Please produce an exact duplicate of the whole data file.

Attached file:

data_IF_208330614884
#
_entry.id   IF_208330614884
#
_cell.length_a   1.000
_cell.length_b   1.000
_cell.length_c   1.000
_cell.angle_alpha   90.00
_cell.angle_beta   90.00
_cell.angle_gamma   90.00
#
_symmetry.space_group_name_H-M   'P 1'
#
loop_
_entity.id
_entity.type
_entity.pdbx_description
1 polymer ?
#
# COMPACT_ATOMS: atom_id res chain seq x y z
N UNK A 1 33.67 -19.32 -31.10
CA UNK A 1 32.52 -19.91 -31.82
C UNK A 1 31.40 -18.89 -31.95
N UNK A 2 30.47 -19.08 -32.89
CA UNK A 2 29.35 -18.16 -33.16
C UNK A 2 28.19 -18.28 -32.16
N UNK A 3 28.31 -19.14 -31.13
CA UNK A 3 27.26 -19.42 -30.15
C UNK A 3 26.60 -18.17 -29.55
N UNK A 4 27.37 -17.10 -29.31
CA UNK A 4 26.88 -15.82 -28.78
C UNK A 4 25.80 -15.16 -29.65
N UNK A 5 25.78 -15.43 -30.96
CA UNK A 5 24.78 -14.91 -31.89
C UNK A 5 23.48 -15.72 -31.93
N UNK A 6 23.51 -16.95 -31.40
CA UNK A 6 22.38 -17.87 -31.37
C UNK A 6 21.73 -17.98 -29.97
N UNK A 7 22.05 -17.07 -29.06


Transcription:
data_IF_208330614884
#
_entry.id   IF_208330614884
#
_cell.length_a   1.000
_cell.length_b   1.000
_cell.length_c   1.000
_cell.angle_alpha   90.00
_cell.angle_beta   90.00
_cell.angle_gamma   90.00
#
_symmetry.space_group_name_H-M   'P 1'
#
loop_
_entity.id
_entity.type
_entity.pdbx_description
1 polymer ?
#
# COMPACT_ATOMS: atom_id res chain seq x y z
N UNK A 1 33.67 -19.32 -31.10
CA UNK A 1 32.52 -19.91 -31.82
C UNK A 1 31.40 -18.89 -31.95
N UNK A 2 30.47 -19.08 -32.89
CA UNK A 2 29.35 -18.16 -33.16
C UNK A 2 28.19 -18.28 -32.16
N UNK A 3 28.31 -19.14 -31.13
CA UNK A 3 27.26 -19.42 -30.15
C UNK A 3 26.60 -18.17 -29.55
N UNK A 4 27.37 -17.10 -29.31
CA UNK A 4 26.88 -15.82 -28.78
C UNK A 4 25.80 -15.16 -29.65
N UNK A 5 25.78 -15.43 -30.96
CA UNK A 5 24.78 -14.91 -31.89
C UNK A 5 23.48 -15.72 -31.93
N UNK A 6 23.51 -16.95 -31.40
CA UNK A 6 22.38 -17.87 -31.37
C UNK A 6 21.73 -17.98 -29.97
N UNK A 7 22.05 -17.07 -29.06